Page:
(Mr Sherlock Holmes)

A SCANDAL IN BOHEMIA, p.165

"Like all other arts, the Science of Deduction and Analysis is one which can only be acquired by long and patient study, nor is life long enough to allow any mortal to attain the highest possible perfection in it."

(Mr Sherlock Holmes)

A STUDY IN SCARLET, p.23

Following Mr Sherlock Holmes, we can formulate the demand:

2. An expert should possess a maximum possible knowledge in a sphere of his activity.

"Now the skilful workman is very careful indeed as to what he takes into his brain-attic. He will have nothing but the tools which may help him in doing his work, but of this he has a large assortment, and all in the most perfect order." (Mr Sherlock Holmes)

A STUDY IN SCARLET, p.21

Following Mr Sherlock Holmes, we can formulate the demand:

3. An expert should possess no excessive knowledge, should have nothing but the tools which may help in doing work.

"As a rule, when I have heard some slight indication of the course of events, I am able to guide myself by the thousands of other similar cases which occur to my memory."

(Mr Sherlock Holmes)

THE READ-HEADED LEAGUE, p.176

"They lay all the evidence before me, and I am generally able, by the help of my knowledge of the history of crime, to set them straight. There is a strong family resemblance about misdeeds, and if you have all the details of a thousand at your finger ends, it is odd if you can?t unravel the thousand and first."

(Mr Sherlock Holmes)

A STUDY IN SCARLET, p.24

Following Mr Sherlock Holmes, we can formulate the demands:

4. Getting an indication of the course of events, an expert should be able to guide himself by the thousands of other similar cases which occur to his memory.

5. Possessing information about the thousands of cases, an expert should have an ability to find a strong family resemblance about them, i.e. to find templates of typical cases.

"As a rule,..., the more bizarre a thing is the less mysterious it proves to be. It is your commonplace, featureless crimes are really puzzling, just as a commonplace face is the most difficult to identify."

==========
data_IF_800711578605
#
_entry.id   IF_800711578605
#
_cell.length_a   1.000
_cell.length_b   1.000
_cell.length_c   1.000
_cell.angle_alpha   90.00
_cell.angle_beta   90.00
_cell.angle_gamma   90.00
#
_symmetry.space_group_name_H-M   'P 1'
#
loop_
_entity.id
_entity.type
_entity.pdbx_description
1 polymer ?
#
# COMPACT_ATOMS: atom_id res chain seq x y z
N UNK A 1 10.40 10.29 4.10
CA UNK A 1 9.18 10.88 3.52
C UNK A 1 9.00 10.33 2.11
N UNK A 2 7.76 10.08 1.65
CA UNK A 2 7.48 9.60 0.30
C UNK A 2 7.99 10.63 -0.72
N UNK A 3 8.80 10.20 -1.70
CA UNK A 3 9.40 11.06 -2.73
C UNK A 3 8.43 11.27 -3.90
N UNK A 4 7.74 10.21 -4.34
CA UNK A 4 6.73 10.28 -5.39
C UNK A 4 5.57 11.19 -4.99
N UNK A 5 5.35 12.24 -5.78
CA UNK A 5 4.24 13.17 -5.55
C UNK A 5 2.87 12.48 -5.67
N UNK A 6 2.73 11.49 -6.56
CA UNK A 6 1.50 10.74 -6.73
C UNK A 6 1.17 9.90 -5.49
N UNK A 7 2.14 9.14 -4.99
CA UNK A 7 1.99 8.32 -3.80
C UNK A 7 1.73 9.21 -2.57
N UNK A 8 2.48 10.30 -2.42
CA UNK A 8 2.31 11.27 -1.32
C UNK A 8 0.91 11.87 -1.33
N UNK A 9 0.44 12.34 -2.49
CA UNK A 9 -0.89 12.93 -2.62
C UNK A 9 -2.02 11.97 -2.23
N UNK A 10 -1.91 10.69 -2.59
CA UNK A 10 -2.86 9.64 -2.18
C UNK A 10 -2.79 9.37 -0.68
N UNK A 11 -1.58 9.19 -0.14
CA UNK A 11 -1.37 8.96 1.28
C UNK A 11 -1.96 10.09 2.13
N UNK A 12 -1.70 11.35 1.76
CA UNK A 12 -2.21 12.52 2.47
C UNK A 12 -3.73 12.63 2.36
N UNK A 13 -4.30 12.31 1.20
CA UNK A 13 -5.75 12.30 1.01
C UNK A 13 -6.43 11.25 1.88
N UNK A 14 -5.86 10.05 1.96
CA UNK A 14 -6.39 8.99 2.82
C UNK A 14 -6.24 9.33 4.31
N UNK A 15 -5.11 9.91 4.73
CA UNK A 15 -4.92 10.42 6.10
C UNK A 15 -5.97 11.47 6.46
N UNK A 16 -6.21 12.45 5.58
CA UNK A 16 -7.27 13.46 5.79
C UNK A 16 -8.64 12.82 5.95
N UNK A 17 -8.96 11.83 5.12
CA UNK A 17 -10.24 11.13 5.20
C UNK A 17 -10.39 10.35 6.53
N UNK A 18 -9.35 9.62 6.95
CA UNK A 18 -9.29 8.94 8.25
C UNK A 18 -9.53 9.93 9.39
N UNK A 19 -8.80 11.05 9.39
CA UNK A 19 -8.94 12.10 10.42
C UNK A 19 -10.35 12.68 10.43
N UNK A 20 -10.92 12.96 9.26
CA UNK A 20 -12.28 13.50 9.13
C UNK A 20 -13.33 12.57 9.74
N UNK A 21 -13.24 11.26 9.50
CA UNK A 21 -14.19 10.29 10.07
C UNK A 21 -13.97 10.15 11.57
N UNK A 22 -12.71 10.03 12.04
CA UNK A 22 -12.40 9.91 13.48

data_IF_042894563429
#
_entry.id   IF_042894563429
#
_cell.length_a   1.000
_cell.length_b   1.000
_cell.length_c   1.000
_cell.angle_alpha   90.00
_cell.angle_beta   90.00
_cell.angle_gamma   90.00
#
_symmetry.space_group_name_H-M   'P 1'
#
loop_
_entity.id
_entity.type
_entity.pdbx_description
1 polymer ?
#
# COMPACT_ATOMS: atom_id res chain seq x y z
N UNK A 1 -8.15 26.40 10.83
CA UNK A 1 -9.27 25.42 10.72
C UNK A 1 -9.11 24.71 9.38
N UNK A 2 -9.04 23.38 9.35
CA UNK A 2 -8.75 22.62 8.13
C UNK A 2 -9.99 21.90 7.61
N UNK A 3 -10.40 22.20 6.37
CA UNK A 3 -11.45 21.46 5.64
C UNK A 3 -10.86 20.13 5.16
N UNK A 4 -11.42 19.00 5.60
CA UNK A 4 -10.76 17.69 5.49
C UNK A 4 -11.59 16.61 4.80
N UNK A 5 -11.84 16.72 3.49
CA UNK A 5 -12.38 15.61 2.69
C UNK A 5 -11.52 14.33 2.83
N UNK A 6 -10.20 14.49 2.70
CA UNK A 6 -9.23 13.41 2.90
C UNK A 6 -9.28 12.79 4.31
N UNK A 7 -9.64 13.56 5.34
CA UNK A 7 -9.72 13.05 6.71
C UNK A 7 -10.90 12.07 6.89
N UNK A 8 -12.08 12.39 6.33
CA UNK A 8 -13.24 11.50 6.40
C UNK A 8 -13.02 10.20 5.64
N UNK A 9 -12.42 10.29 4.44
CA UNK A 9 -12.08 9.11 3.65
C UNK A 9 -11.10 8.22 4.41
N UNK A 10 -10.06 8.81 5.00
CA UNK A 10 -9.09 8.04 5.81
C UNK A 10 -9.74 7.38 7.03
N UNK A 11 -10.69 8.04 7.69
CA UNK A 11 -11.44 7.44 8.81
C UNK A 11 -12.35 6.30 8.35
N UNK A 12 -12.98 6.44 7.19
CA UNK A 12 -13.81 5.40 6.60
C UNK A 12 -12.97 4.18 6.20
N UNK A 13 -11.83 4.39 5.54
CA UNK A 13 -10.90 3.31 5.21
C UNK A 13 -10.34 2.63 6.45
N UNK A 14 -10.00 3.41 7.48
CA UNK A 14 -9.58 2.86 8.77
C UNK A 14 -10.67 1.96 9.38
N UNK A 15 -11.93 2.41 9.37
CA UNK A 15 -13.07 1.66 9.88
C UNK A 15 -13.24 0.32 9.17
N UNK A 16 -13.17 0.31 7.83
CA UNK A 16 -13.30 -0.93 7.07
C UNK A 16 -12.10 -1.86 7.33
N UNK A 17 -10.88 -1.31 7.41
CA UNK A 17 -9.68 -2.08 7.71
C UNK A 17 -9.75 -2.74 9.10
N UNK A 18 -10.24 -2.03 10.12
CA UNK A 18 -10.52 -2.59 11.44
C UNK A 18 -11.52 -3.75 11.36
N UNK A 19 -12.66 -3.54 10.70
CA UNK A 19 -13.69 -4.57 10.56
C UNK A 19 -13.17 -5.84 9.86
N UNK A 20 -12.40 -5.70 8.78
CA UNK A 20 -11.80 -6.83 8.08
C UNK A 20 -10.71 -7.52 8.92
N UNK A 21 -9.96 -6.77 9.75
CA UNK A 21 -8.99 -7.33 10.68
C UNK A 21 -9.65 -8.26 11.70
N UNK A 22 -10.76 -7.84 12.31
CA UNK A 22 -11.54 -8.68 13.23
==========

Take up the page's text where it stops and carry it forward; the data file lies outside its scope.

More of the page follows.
(Mr Sherlock Holmes)

THE READ-HEADED LEAGUE, p.183

"I have already explained to you that what is out of the common is usually a guide rather than a hindrance."

(Mr Sherlock Holmes)

A STUDY IN SCARLET, p.83

Following Mr Sherlock Holmes, we can formulate the demand:

6. An expert should focus on the most unusual in descriptions of situations.

"From long habit the train of thoughts ran so swiftly through my mind that I arrived at the conclusion without being conscious of intermediate steps. There were such steps, however. The train of reasoning ran, ?Here is a gentleman of a medical type, but with the air of a military man. Clearly an army doctor, then. He has just come from the tropics, for his face is dark, and that is not the natural tint of his skin, for his wrists are fair. He has undergone hardship and sickness, as his haggard face says clearly. His left arm has been injured. He holds it in a stiff and unnatural manner. Where in the tropics could an English army doctor have seen so much hardship and got his arm wounded? Clearly in Afghanistan.? The whole train of thought did not occupy a second."

(Mr Sherlock Holmes)

A STUDY IN SCARLET, p.24

Following Mr Sherlock Holmes, we can formulate the demands:

7. An expert should have an ability to explain the grounds of his conclusion.

8. An expert should arrive at the conclusion for a few seconds after getting a description of case.

"...you now pretend to deduce this knowledge I could only say what was the balance of probability. I did not at all expect to be so accurate."

(Mr Sherlock Holmes)

THE SIGN OF FOUR, p.93

Following Mr Sherlock Holmes, we can formulate the demand:

9. An expert should estimate a level of confidence of his propositions.

"In solving a problem of that sort, the grand thing is to be able to reason backward. That is very useful accomplishment, and a very useful one, but people do not practise it much. In the everyday affairs of life it is more useful to reason forward, and so the other comes to be neglected. There are fifty who can reason synthetically for one who can reason analytically...Most people, if you describe a train of events to them, will tell you what the result would be. They can put those events together in their minds, and argue from them that something will come to pass. There are few people, however, who, if you told them a result, would be able to evolve from their own consciousness what the steps were which led up to that result. This power is what I mean when I talk of reasoning backward, or analytically."

(Mr Sherlock Holmes)

A STUDY IN SCARLET, p.83